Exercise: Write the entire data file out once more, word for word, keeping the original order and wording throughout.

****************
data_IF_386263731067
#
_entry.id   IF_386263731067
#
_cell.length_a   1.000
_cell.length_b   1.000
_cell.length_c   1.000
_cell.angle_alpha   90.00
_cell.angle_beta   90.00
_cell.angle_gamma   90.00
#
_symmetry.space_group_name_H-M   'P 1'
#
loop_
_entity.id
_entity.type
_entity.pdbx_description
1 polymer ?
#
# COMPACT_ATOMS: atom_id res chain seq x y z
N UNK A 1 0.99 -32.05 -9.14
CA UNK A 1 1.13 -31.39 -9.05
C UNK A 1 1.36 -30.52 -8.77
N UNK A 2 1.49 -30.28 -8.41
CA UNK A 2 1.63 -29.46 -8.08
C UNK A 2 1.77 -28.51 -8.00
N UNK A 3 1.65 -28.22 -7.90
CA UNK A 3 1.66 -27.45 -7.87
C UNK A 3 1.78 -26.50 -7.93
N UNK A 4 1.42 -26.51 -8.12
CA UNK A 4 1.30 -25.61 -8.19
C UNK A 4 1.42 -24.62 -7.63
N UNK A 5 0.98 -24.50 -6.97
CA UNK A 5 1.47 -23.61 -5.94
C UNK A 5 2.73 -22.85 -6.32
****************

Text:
data_IF_386263731067
#
_entry.id   IF_386263731067
#
_cell.length_a   1.000
_cell.length_b   1.000
_cell.length_c   1.000
_cell.angle_alpha   90.00
_cell.angle_beta   90.00
_cell.angle_gamma   90.00
#
_symmetry.space_group_name_H-M   'P 1'
#
loop_
_entity.id
_entity.type
_entity.pdbx_description
1 polymer ?
#
# COMPACT_ATOMS: atom_id res chain seq x y z
N UNK A 1 0.99 -32.05 -9.14
CA UNK A 1 1.13 -31.39 -9.05
C UNK A 1 1.36 -30.52 -8.77
N UNK A 2 1.49 -30.28 -8.41
CA UNK A 2 1.63 -29.46 -8.08
C UNK A 2 1.77 -28.51 -8.00
N UNK A 3 1.65 -28.22 -7.90
CA UNK A 3 1.66 -27.45 -7.87
C UNK A 3 1.78 -26.50 -7.93
N UNK A 4 1.42 -26.51 -8.12
CA UNK A 4 1.30 -25.61 -8.19
C UNK A 4 1.42 -24.62 -7.63
N UNK A 5 0.98 -24.50 -6.97
CA UNK A 5 1.47 -23.61 -5.94
C UNK A 5 2.73 -22.85 -6.32